TV Netflix Series When Calls the Heart vs Audiobook (Women of the West series Book 11) by Janette Oke #historicalfiction

TV Netflix Series vs Audiobook

The reason you should never say never is because you’ll invariably end up doing it.

You can usually tell (sight unseen) a Hallmark production by the music and the fairytale romance following. I’m not the Hallmark watcher in this family—it’s the CE—and Netflix knows his Hallmark proclivity from the stats that apparently note his selections pretty closely. But this one caught my attention, too, and we’ve been binge-watching again. When I saw that it was originally a Canadian author’s western historical series, I had to go looking for it at my local library to see what they had. They had one audiobook (!!) as well as a number of ebooks and you know I will choose the audiobook. What I discovered was a TV Netflix series loosely based on a bestselling series originally written by author Janette Oke as western religious fiction. 

Netflix Series

Season 2-When Calls the HeartWhen Calls the Heart is a Canadian-American television drama series, one of many we’ve watched and enjoyed lately. It was inspired by Janette Oke’s book from her Canadian West series. Developed by Michael Landon Jr, the series began on the Hallmark Channel in the US on January 11, 2014.

Elizabeth Thatcher (Erin Krakow) is a young teacher from a wealthy family anxious to follow the calling of her heart to teach. She finds herself in a classroom in Coal Valley, a coal-mining town in Western Canada.

The life is tough enough without the mine-disaster that kills Abigail Stanton’s (Lori Loughlin) husband and her only son, along with 45 other miners in an explosion. Trying to get on with their lives, they rename the town Hope Valley. (As most know, Loughlin was involved in the 2019 college admissions bribery scandal and sentenced to two months, her husband five. She was removed from the series in Season 6.)

Universally appealing, gorgeous costumes, themes of loss, love, and growth, redemption. Was supposed to be filmed in Colorado but moved instead to Vancouver, BC. The program creator, Michael Landon Jr does a superior job with his storytelling, pushing engagement.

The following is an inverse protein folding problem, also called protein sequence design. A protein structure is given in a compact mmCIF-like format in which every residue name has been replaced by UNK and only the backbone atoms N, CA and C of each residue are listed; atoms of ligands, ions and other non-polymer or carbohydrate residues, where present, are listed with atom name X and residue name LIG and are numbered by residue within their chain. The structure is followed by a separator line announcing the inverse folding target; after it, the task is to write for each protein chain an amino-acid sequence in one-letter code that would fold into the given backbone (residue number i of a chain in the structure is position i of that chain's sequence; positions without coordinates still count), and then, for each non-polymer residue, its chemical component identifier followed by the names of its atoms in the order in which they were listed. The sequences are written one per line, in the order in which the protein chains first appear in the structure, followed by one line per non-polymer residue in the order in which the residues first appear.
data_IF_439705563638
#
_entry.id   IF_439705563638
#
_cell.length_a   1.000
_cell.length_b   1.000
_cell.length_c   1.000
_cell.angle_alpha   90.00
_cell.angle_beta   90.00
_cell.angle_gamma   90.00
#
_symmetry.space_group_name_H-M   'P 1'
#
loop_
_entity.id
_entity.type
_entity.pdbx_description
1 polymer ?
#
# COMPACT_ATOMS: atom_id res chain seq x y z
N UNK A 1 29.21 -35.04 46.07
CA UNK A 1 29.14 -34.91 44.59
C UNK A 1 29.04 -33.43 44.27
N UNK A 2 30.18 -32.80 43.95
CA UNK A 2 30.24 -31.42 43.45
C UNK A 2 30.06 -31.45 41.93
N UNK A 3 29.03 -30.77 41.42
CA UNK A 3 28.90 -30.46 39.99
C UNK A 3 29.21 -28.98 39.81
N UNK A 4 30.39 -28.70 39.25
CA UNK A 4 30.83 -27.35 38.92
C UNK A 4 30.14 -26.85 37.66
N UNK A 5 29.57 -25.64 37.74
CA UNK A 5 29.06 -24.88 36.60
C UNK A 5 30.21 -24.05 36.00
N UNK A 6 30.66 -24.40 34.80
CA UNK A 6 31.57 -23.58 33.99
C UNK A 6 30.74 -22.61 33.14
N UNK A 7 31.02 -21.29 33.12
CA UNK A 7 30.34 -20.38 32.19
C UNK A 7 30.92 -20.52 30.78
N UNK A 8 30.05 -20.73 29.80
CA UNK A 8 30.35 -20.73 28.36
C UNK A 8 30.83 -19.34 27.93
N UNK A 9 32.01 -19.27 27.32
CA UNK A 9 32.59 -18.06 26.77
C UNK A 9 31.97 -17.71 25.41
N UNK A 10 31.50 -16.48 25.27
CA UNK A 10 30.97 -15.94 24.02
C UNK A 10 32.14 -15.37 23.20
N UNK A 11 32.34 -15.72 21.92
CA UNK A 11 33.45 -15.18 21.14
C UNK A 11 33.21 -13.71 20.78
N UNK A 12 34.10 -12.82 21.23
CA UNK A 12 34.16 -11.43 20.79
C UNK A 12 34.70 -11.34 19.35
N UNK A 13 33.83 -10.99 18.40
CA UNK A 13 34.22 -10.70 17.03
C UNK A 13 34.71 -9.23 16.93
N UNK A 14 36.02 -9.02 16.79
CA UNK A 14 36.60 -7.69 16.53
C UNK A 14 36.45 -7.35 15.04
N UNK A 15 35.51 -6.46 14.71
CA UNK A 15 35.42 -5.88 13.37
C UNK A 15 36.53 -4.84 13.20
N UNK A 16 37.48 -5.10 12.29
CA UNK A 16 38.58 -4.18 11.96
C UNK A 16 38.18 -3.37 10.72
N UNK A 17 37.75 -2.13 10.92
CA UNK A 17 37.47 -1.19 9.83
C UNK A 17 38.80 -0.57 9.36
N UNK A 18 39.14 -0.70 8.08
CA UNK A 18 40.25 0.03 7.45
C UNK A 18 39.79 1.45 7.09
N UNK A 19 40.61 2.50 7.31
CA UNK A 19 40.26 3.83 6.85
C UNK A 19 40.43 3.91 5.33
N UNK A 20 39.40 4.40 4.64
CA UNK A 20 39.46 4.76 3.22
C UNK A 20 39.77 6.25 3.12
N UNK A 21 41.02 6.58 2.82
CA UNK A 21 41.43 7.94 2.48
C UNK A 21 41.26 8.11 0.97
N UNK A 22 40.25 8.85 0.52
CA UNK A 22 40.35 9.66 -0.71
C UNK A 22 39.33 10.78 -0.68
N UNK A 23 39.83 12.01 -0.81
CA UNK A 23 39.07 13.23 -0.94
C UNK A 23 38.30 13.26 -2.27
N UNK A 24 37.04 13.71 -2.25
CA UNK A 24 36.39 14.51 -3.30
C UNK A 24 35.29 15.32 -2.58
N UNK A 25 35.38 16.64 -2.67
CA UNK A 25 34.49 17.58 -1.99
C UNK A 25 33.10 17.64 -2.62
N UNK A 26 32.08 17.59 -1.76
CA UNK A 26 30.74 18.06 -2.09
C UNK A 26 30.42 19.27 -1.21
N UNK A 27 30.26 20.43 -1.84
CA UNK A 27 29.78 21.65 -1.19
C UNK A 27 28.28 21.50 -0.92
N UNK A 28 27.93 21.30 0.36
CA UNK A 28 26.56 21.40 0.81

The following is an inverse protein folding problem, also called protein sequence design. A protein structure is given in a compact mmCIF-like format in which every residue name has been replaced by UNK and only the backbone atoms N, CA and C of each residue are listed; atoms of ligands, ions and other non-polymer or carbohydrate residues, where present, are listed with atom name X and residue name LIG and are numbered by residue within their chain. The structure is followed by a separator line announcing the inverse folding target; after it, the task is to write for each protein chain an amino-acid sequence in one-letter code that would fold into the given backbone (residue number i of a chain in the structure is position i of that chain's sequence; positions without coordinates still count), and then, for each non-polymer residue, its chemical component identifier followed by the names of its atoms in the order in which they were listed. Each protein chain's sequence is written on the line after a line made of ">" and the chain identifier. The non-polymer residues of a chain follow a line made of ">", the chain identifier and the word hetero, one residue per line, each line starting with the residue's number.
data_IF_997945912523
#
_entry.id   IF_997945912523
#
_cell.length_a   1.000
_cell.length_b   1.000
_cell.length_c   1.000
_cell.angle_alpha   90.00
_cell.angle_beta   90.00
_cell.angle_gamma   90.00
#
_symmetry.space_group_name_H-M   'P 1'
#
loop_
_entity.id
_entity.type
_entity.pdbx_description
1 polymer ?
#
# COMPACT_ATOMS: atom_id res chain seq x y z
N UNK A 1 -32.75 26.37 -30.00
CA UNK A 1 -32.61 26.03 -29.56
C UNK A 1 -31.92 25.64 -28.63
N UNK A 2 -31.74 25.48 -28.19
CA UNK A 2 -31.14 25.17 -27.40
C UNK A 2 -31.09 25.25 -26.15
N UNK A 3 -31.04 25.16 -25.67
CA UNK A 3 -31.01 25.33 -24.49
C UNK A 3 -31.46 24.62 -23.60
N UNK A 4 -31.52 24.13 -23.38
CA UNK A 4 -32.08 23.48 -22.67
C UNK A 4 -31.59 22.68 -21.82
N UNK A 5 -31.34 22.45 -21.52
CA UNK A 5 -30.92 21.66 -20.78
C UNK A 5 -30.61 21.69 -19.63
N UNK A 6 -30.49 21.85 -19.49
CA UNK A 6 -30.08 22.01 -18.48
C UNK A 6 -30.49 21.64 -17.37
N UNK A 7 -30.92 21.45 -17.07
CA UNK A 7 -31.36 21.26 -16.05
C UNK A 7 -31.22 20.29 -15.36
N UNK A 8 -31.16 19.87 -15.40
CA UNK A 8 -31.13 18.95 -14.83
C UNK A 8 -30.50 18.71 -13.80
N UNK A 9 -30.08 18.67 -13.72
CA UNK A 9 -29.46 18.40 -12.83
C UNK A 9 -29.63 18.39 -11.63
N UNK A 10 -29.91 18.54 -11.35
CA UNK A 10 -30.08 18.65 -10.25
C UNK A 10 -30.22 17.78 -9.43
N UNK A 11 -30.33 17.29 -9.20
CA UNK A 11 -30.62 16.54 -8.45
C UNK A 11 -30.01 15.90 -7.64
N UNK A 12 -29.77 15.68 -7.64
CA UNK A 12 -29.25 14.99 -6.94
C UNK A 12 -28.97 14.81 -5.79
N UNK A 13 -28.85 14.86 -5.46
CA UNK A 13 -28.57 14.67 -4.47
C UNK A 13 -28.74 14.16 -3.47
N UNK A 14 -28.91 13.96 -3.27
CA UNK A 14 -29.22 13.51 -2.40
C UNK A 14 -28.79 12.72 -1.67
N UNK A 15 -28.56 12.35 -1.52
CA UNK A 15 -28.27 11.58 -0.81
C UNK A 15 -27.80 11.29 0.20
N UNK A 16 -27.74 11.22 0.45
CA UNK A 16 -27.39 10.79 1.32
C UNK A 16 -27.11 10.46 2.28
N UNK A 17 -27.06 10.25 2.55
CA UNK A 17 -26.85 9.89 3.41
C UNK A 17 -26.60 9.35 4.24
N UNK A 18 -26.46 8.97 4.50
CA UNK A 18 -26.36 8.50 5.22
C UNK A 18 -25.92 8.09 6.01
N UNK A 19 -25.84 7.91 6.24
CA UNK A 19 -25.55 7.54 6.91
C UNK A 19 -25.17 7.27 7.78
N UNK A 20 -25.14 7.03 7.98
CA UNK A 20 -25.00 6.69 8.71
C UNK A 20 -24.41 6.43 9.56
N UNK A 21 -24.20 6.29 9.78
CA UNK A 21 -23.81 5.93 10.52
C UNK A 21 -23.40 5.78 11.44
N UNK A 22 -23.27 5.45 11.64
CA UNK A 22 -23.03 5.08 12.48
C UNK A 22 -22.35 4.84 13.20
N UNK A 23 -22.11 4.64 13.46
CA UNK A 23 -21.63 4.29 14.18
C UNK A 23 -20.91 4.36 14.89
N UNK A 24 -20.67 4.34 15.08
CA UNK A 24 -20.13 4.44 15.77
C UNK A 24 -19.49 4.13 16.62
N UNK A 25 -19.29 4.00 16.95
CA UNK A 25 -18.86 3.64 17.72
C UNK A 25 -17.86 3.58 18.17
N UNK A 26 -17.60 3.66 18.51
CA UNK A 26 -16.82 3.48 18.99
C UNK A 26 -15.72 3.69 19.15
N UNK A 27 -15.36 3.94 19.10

The series became available internationally on Netflix in August 2017 but will be removed January 24, 2021.

Audiobook-Original Print Series

A Gown of Spanish Lace by Janette OkeA Gown of Spanish Lace: Women of the West, Book 11 (Abridged)
Ariana loves her life as a schoolteacher in a little frontier town. But one evening after classes are done and she prepares to hurry home, her life changes in an instant when a band of rough outlaws abduct her and take her far away from all she has ever known. Trapped in a small shack, Ariana prays and waits, her emotions swinging between terror and boredom as days stretch into weeks. Still, the outlaws refuse to tell her why they’ve taken her or what they plan to do.

Then the boss’ son appears in the doorway of her cabin. He seems different from the others, but can she trust him? Will she ever again see her mother and father, the couple who lovingly adopted her and raised her as their own? Will she ever wear the beautiful wedding dress so carefully saved for her – her one remaining link to her birth parents?

My Thoughts

First, I was unhappy the audiobook was an abridged version. Elizabeth is a schoolteacher in the northwestern territories and in a rather weak plot device to explain her kidnapping, is abducted and taken far away. She is treated as a hostage which gradually relaxes weeks later when the “boss’ son” suddenly takes over her care. In the backstory, it is explained she was adopted after her birth parents were killed in a wagon train raid. Her one remaining link to her birth mother—a wedding dress.

Okay, the son of outlaws—the one who “didn’t fit” (not a beautiful Canadian Monty, resplendent in his iconic uniform). Ariana is deeply religious, praying heavily first to live, then to see her adopted parents, home, and school again. She gradually appears to have feelings for Laramie as he tends to loosen the bonds.

Actually a pretty tame bunch of outlaws, almost caricatures (at least around Ariana—could have been MUCH worse) and having raised Laramie that he could be so different.